When Henry Huether came to the village of Neustadt in 1857, he recognized the need for a brewery. He imported 40 stonemasons from Germany and began construction over the source of one of Canada’s clearest spring waters, which still flows through a network of caverns beneath the brewery today.
By 1859, beer was flowing from the Crystal Springs Brewery. A fire in 1869 proved only a temporary setback. The structure was quickly rebuilt using fieldstone brought in by local farmers in exchange for beer.
The 22,000 square foot building is essentially unchanged from 1869. For 57 years, the brewery continued serving local needs. Villagers skimmed yeast from the vats for their baking. Malt residue was put to use by farmers to feed their cattle.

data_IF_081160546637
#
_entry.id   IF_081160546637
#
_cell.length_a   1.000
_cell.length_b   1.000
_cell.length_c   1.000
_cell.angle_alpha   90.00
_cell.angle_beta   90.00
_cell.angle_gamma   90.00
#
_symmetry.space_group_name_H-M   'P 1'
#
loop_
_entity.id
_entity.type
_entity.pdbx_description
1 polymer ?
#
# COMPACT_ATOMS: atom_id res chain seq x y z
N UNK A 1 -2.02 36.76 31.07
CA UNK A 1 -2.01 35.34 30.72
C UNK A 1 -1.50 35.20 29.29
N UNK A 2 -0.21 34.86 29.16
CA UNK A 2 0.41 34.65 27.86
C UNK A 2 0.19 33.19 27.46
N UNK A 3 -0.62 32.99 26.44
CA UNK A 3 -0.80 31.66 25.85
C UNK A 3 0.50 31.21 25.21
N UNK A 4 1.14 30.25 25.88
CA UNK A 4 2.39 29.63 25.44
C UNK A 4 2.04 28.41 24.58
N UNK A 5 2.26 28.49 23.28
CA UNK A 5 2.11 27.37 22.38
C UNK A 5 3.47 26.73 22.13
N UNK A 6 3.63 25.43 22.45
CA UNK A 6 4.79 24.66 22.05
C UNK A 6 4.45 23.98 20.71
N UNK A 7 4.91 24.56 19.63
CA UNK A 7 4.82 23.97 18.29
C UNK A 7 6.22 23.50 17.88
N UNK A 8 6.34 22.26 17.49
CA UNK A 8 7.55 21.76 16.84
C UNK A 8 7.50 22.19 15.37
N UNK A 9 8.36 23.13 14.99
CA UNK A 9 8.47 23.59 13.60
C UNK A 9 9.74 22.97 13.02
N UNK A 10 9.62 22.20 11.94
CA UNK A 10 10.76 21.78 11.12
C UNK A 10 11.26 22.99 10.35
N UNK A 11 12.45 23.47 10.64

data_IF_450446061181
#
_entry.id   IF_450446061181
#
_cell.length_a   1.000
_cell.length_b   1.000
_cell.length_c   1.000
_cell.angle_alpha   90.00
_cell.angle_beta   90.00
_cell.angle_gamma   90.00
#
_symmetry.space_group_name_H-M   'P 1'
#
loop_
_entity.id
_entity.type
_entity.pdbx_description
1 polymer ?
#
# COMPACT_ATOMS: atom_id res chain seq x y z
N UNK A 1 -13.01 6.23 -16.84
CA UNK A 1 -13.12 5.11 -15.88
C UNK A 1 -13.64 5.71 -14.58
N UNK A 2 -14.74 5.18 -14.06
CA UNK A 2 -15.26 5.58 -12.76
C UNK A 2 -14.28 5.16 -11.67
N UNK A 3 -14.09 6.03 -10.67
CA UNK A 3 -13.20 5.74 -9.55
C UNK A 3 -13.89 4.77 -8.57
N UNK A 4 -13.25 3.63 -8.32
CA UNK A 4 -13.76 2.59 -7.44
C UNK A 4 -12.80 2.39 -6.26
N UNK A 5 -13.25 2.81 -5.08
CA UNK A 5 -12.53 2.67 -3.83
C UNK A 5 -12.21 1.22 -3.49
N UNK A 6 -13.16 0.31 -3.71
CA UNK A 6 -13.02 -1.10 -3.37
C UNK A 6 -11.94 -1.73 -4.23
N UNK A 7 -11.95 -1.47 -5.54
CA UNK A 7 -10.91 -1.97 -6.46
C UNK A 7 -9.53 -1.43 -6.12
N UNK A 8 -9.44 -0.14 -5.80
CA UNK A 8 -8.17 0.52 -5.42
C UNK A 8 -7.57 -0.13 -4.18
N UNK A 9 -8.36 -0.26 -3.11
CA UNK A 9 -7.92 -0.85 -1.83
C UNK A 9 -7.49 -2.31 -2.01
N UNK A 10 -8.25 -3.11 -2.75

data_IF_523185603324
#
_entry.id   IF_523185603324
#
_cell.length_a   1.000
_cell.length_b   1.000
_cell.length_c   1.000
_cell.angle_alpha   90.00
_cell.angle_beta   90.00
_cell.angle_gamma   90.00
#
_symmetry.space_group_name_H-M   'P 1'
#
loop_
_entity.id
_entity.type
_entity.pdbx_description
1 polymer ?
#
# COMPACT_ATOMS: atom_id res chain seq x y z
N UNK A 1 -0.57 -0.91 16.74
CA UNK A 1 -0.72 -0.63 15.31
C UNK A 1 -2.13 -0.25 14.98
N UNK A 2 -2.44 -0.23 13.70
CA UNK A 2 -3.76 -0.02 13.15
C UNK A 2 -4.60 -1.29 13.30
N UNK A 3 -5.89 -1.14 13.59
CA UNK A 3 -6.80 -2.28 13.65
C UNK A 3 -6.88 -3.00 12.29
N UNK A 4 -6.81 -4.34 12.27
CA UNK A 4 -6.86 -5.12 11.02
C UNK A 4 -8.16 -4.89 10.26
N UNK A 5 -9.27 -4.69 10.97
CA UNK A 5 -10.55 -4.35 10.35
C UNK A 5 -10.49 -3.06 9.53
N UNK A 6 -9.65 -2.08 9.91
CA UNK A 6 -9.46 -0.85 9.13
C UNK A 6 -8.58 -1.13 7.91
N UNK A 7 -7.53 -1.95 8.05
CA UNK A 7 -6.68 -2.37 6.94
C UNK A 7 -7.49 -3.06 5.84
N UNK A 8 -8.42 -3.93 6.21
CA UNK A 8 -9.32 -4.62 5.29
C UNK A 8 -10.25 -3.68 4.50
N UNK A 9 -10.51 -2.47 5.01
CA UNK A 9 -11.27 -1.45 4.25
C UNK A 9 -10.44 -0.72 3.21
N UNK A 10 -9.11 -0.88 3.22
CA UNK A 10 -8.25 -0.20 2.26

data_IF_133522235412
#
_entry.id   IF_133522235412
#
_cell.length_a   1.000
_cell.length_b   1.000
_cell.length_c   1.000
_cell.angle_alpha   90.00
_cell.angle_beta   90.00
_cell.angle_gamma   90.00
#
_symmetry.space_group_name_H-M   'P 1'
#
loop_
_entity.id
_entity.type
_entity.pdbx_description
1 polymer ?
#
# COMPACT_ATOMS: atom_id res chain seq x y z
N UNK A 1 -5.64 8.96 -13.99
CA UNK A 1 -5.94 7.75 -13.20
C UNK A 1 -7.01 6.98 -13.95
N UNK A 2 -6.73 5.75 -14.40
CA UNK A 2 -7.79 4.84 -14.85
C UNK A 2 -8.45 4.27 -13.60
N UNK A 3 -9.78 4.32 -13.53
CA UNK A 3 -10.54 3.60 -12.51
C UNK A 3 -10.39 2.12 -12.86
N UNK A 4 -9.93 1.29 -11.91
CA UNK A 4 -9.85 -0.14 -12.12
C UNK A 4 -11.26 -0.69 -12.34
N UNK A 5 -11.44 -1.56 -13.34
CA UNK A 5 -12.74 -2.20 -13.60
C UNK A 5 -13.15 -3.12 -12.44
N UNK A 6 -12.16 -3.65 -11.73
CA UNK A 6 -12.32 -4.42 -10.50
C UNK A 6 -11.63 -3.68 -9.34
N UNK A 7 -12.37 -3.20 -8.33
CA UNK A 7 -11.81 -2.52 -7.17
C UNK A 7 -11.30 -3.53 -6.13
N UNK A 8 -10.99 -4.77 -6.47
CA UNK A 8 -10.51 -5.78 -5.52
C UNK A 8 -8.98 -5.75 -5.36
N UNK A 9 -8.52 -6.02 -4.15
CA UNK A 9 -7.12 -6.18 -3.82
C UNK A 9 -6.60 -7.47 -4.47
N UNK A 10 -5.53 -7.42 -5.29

Mr. Huether also kept carriages and 6 teams of horses in the stables on the lower floor. The right-hand side of the building was used as a hotel. The small stone building to the north of the brewery was originally a customs and excise office where the officer would check the barrels of beer going out full and coming in empty to calculate taxes due.
The Brewery closed its doors in 1916, due to the decline of the local population and prohibition. Since then the brewery building has had a variety of uses including – creamery, egg grading station, town hall and dance hall.
In 1972 the building was finally shuttered up until it reopened in December 1997 as “Neustadt Springs Brewery”. Most of the old original materials have been used in the renovations.